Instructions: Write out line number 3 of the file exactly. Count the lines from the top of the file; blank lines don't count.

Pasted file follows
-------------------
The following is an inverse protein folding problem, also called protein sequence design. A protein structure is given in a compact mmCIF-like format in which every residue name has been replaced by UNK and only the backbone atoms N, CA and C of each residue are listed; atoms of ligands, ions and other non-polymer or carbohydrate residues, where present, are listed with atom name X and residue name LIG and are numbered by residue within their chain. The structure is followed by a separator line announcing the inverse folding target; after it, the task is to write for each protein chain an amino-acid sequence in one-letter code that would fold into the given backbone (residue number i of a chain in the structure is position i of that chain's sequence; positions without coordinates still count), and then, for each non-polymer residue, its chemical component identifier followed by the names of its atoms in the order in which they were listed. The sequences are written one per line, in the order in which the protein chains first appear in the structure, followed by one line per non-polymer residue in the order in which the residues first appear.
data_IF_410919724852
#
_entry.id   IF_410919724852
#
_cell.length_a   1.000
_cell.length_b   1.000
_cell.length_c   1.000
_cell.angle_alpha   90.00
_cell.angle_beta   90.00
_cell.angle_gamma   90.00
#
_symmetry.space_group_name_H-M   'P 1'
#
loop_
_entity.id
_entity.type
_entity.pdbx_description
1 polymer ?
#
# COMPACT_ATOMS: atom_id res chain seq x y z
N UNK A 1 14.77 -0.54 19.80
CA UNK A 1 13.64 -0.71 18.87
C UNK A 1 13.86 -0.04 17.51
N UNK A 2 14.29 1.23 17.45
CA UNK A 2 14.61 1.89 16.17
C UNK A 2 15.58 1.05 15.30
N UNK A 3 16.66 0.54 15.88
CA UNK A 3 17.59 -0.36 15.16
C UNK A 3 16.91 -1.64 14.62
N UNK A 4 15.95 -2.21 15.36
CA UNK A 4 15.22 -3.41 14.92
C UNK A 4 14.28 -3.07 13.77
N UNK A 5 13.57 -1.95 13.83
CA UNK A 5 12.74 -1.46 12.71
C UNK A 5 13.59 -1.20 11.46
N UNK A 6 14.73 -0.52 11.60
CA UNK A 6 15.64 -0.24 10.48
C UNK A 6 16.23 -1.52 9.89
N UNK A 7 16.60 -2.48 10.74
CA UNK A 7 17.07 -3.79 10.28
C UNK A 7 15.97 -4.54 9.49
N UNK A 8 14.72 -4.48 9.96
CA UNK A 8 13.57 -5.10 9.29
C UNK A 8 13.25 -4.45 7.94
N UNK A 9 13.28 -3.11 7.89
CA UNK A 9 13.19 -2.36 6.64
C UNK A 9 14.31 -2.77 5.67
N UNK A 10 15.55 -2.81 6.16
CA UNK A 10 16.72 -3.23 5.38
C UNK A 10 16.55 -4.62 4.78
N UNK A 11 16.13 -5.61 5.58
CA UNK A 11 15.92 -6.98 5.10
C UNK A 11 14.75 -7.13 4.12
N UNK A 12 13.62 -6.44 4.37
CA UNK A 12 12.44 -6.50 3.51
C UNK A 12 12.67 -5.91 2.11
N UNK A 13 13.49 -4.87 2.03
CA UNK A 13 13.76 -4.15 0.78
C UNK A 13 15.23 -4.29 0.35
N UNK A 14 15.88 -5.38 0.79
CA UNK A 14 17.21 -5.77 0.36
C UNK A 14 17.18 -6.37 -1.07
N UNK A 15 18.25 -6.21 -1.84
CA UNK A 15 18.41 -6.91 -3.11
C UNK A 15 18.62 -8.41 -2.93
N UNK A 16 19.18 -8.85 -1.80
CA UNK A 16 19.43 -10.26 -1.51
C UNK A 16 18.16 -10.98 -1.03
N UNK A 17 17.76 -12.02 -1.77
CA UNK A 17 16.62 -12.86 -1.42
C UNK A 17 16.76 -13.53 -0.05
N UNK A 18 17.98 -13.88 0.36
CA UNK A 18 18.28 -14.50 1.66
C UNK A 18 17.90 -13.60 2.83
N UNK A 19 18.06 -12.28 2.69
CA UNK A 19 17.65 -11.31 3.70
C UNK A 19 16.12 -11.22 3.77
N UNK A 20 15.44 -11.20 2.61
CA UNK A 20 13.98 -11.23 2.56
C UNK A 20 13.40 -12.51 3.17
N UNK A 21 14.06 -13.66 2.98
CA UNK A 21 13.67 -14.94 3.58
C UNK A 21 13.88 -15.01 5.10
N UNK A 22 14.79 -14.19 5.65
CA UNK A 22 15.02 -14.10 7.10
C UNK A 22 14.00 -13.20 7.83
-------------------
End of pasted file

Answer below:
#